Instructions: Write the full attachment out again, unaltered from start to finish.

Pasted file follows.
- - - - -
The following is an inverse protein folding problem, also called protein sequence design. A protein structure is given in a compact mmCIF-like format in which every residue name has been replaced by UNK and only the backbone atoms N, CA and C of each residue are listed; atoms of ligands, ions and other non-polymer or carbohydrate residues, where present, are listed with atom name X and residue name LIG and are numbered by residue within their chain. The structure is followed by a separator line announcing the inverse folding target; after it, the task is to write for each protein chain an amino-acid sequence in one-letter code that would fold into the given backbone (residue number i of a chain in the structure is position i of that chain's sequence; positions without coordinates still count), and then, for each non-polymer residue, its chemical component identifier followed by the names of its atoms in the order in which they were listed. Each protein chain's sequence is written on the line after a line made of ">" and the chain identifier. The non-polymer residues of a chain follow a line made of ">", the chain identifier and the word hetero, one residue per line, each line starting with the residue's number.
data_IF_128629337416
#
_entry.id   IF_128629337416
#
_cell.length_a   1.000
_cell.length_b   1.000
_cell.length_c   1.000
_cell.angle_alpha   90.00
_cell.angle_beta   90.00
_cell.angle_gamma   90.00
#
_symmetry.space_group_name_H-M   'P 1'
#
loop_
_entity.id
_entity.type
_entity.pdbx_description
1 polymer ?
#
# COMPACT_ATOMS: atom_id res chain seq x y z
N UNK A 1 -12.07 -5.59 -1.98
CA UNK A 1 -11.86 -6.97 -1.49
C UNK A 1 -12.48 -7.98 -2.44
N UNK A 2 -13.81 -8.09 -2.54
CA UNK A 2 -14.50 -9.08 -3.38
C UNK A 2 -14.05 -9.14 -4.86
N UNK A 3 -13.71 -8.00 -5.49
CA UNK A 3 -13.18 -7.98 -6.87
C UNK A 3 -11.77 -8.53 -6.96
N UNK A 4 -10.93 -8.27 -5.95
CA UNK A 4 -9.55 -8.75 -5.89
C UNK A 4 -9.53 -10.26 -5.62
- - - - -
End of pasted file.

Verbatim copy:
The following is an inverse protein folding problem, also called protein sequence design. A protein structure is given in a compact mmCIF-like format in which every residue name has been replaced by UNK and only the backbone atoms N, CA and C of each residue are listed; atoms of ligands, ions and other non-polymer or carbohydrate residues, where present, are listed with atom name X and residue name LIG and are numbered by residue within their chain. The structure is followed by a separator line announcing the inverse folding target; after it, the task is to write for each protein chain an amino-acid sequence in one-letter code that would fold into the given backbone (residue number i of a chain in the structure is position i of that chain's sequence; positions without coordinates still count), and then, for each non-polymer residue, its chemical component identifier followed by the names of its atoms in the order in which they were listed. Each protein chain's sequence is written on the line after a line made of ">" and the chain identifier. The non-polymer residues of a chain follow a line made of ">", the chain identifier and the word hetero, one residue per line, each line starting with the residue's number.
data_IF_128629337416
#
_entry.id   IF_128629337416
#
_cell.length_a   1.000
_cell.length_b   1.000
_cell.length_c   1.000
_cell.angle_alpha   90.00
_cell.angle_beta   90.00
_cell.angle_gamma   90.00
#
_symmetry.space_group_name_H-M   'P 1'
#
loop_
_entity.id
_entity.type
_entity.pdbx_description
1 polymer ?
#
# COMPACT_ATOMS: atom_id res chain seq x y z
N UNK A 1 -12.07 -5.59 -1.98
CA UNK A 1 -11.86 -6.97 -1.49
C UNK A 1 -12.48 -7.98 -2.44
N UNK A 2 -13.81 -8.09 -2.54
CA UNK A 2 -14.50 -9.08 -3.38
C UNK A 2 -14.05 -9.14 -4.86
N UNK A 3 -13.71 -8.00 -5.49
CA UNK A 3 -13.18 -7.98 -6.87
C UNK A 3 -11.77 -8.53 -6.96
N UNK A 4 -10.93 -8.27 -5.95
CA UNK A 4 -9.55 -8.75 -5.89
C UNK A 4 -9.53 -10.26 -5.62